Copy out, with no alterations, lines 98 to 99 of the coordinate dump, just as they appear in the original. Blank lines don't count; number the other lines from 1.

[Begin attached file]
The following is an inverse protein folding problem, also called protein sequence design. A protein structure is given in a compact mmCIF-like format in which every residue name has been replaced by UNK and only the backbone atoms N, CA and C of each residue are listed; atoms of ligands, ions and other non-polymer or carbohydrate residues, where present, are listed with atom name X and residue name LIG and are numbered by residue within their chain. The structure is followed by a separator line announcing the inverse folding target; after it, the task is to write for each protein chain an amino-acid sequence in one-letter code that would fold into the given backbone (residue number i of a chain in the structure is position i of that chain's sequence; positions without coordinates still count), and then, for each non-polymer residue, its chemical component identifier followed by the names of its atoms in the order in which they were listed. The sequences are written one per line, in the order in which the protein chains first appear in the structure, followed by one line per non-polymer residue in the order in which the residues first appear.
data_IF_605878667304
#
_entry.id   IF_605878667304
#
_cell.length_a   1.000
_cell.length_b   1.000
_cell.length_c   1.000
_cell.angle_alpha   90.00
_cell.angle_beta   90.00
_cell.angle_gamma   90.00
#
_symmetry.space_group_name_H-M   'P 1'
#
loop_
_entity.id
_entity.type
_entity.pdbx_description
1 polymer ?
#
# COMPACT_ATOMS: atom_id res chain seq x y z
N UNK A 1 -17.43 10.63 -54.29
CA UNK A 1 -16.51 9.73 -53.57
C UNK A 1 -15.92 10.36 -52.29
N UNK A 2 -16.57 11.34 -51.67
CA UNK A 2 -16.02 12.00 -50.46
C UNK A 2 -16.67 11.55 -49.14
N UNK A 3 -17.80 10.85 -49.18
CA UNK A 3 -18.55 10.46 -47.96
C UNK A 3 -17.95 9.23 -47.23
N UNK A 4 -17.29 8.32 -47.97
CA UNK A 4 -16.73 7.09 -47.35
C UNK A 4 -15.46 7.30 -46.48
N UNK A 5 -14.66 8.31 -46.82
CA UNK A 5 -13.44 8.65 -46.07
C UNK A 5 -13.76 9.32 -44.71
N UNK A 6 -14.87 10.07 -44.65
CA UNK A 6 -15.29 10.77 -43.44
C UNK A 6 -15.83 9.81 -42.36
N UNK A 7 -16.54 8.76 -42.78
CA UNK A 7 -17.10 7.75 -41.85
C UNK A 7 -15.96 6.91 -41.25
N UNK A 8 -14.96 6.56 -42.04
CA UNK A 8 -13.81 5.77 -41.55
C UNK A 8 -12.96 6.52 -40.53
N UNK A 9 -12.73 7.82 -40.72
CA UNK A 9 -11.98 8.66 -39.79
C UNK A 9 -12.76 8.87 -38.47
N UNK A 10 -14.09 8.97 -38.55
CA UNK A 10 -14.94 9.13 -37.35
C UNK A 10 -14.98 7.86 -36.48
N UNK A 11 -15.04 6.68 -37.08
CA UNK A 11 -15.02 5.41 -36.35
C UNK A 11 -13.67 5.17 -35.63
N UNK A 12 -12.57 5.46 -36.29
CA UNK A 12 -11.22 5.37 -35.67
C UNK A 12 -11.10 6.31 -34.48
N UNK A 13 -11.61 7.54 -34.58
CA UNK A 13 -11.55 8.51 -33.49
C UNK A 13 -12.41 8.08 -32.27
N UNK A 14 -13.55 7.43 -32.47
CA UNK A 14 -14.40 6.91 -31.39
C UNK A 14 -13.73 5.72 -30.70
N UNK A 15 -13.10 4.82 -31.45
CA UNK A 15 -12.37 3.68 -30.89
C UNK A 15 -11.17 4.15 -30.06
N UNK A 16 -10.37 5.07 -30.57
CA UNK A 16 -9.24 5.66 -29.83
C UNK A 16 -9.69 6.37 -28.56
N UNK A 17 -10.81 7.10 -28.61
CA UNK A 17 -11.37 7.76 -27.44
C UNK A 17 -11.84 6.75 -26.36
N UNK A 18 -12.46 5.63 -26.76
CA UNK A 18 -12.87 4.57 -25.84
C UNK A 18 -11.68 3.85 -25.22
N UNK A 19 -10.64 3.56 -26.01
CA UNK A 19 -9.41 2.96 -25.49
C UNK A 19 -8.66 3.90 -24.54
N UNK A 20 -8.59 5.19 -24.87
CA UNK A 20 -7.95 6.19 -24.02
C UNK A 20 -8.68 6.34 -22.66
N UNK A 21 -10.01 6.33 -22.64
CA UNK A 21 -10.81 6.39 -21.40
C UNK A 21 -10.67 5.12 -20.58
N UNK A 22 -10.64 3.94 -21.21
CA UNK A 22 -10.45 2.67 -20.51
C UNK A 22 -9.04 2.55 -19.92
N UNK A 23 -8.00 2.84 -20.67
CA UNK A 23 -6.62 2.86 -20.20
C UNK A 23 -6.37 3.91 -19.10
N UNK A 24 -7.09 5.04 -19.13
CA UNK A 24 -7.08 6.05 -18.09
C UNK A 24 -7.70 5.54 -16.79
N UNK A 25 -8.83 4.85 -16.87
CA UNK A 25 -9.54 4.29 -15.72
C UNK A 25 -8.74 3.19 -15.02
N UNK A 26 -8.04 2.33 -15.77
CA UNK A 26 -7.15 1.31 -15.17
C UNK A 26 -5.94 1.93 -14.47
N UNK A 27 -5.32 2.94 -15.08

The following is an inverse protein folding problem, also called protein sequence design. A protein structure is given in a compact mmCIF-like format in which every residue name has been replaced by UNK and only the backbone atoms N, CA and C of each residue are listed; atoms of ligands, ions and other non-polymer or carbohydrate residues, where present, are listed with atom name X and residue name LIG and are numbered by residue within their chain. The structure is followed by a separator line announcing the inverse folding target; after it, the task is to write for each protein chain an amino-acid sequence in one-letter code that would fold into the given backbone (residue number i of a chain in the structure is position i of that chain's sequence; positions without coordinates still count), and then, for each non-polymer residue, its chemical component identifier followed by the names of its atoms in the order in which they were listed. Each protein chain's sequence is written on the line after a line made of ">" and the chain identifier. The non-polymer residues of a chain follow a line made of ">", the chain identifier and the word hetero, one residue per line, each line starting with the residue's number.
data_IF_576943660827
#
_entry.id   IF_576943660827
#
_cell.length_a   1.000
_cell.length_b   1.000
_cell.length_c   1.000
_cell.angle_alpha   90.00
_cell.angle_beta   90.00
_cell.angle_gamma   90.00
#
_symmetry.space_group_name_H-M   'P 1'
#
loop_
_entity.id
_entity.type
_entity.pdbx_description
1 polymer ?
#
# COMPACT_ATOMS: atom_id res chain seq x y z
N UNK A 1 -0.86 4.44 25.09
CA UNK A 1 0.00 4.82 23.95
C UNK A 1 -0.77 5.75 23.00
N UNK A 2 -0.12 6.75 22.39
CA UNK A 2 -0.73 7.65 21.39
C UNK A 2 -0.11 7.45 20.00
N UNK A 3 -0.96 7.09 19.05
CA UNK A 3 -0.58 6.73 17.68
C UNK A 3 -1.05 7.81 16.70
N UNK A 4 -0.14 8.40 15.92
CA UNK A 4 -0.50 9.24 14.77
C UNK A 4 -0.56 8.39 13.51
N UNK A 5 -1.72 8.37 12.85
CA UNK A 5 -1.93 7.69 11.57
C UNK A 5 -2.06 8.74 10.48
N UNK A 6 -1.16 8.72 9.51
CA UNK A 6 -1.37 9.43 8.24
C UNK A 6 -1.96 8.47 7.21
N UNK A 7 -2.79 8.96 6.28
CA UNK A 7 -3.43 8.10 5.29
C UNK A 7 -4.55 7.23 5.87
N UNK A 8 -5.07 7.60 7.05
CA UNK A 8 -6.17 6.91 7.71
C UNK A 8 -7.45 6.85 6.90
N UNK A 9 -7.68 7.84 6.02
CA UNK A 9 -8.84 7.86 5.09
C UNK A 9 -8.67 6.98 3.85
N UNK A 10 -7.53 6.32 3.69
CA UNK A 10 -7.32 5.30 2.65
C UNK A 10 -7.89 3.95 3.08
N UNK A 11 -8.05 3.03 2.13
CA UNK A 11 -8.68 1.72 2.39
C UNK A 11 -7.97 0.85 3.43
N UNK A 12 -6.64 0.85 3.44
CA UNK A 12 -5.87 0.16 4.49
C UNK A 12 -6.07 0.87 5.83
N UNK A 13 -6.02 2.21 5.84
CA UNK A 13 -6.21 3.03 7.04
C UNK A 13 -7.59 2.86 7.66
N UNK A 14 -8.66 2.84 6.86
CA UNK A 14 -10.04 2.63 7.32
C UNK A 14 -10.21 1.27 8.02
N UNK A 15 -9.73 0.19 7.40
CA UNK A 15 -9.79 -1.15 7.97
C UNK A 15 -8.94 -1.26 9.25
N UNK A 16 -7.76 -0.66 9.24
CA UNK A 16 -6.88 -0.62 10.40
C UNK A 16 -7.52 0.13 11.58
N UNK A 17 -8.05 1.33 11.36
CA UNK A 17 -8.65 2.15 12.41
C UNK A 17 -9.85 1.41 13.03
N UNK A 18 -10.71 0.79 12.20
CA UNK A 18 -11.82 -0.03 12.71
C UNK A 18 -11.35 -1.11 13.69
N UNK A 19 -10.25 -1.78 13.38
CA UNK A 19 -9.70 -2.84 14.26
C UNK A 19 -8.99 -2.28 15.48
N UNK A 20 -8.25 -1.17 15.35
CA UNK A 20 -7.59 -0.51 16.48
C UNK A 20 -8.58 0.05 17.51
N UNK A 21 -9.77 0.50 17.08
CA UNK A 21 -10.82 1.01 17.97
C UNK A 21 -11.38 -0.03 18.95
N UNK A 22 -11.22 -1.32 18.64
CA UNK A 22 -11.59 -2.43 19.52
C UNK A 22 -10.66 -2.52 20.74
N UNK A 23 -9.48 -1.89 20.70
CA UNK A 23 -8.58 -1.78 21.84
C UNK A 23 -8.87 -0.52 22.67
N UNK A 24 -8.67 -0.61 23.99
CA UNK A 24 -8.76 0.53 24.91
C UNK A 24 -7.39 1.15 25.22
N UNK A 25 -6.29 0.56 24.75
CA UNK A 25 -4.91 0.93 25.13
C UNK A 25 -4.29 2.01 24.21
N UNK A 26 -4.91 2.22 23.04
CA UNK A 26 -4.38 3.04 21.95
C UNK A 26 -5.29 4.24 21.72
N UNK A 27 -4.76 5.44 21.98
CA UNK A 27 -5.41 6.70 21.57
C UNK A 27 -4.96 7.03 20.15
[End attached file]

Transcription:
CA UNK A 26 -7.15 1.31 -15.17
C UNK A 26 -5.94 1.93 -14.47